Have you ever met someone who lost a loved one to a preventable disease, or in some other way, and who, with tears in his eyes, said, “I hate diabetes. I hate cancer. I hate drunk drivers.” Christ Jesus despises sin so much that several times He wept at the thought of people dying because of it. In one sense, that death and God’s judgment for sin is preventable. Four chapters earlier Jesus had looked at this same city and said with tears in his voice, “O Jerusalem, Jerusalem… how often would I have gathered thy children together, as a hen doth gather her brood under her wings, and ye would not!” Christ hates sin so much that He gave His life to deliver us from its penalties.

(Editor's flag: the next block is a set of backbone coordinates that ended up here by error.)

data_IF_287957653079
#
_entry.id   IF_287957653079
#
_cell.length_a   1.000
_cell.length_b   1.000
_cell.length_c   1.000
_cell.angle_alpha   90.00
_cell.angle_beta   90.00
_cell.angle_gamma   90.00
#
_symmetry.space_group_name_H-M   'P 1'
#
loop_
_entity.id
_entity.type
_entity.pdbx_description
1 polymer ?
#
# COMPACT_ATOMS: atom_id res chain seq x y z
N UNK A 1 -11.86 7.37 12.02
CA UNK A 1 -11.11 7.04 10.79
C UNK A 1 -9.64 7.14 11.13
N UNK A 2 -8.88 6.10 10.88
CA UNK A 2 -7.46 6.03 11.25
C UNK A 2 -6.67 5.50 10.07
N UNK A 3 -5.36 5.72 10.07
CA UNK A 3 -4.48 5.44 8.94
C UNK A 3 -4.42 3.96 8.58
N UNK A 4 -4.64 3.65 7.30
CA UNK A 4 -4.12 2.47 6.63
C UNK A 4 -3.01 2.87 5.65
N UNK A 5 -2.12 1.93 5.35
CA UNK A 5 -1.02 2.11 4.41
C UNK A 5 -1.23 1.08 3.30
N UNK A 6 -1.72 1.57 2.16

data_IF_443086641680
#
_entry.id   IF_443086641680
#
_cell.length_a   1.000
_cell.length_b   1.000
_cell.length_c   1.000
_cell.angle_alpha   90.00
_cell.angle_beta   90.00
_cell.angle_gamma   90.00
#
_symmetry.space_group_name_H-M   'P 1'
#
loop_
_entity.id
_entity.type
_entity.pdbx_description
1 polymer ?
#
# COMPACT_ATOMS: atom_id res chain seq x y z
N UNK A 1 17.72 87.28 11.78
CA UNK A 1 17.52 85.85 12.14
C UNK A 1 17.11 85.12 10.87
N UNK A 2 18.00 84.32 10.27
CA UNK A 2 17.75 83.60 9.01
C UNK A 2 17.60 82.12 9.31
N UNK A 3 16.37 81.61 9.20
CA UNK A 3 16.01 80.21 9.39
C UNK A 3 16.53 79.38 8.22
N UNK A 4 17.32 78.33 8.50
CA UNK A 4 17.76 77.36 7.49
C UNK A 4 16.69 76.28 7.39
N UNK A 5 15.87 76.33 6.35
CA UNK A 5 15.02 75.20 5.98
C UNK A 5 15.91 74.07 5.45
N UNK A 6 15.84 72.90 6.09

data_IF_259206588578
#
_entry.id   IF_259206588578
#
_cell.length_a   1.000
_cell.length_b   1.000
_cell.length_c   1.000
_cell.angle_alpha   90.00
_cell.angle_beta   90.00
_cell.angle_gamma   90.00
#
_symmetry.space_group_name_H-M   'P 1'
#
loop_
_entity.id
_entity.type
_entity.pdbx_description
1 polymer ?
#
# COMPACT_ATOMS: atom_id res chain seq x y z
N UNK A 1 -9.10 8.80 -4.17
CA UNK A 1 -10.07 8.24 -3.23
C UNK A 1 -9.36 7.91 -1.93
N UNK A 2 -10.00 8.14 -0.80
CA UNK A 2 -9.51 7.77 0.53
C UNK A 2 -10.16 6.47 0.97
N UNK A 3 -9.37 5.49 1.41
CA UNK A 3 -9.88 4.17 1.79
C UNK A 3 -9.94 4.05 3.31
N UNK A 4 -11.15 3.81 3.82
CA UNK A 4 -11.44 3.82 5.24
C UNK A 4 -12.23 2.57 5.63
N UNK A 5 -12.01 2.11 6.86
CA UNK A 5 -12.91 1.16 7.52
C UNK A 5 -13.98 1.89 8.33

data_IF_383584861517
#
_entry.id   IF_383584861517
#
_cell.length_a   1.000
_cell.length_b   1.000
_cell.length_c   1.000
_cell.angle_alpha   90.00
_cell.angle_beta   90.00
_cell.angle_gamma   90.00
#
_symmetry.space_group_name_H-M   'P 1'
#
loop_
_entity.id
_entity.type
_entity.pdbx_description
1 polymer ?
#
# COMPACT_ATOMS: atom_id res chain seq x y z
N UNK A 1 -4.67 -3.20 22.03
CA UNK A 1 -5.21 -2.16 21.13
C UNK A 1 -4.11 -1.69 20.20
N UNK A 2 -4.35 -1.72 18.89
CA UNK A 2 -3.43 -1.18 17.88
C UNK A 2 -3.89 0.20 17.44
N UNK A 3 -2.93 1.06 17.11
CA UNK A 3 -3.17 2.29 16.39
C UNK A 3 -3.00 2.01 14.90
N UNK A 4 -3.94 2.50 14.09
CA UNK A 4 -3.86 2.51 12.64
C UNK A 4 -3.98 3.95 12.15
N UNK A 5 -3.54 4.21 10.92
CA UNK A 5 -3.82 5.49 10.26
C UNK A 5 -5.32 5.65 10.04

Perhaps more graphically, we can see God the Father’s hatred of sin. Isaiah, the great evangelical prophet of Israel, describes the Lord in his 63rd chapter. Verse 7: “I will mention the lovingkindnesses of the LORD, and the praises of the LORD, according to all that the LORD hath bestowed on us, and the great goodness toward the house of Israel, which he hath bestowed on them according to his mercies, and according to the multitude of his lovingkindnesses. In all their affliction he was afflicted, and the angel of his presence saved them: in his LOVE and in his PITY he redeemed them; and he bare them, and carried them all the days of old. But they rebelled, and vexed his holy Spirit: therefore he was turned to be their enemy, and he fought against them.” Notice the words, “They rebelled, and vexed his holy Spirit.” In English the word “vexed” speaks of irritation, but in Hebrew it means that He was grieved. Grief is something we experience when someone dear to us dies; our heart aches; our heart breaks; our eyes may pour out their tears. God despises and abhors sin, but we have no better term to describe the divine emotion than “grief.” “Grief” describes the heart of God when Christ went to the cross.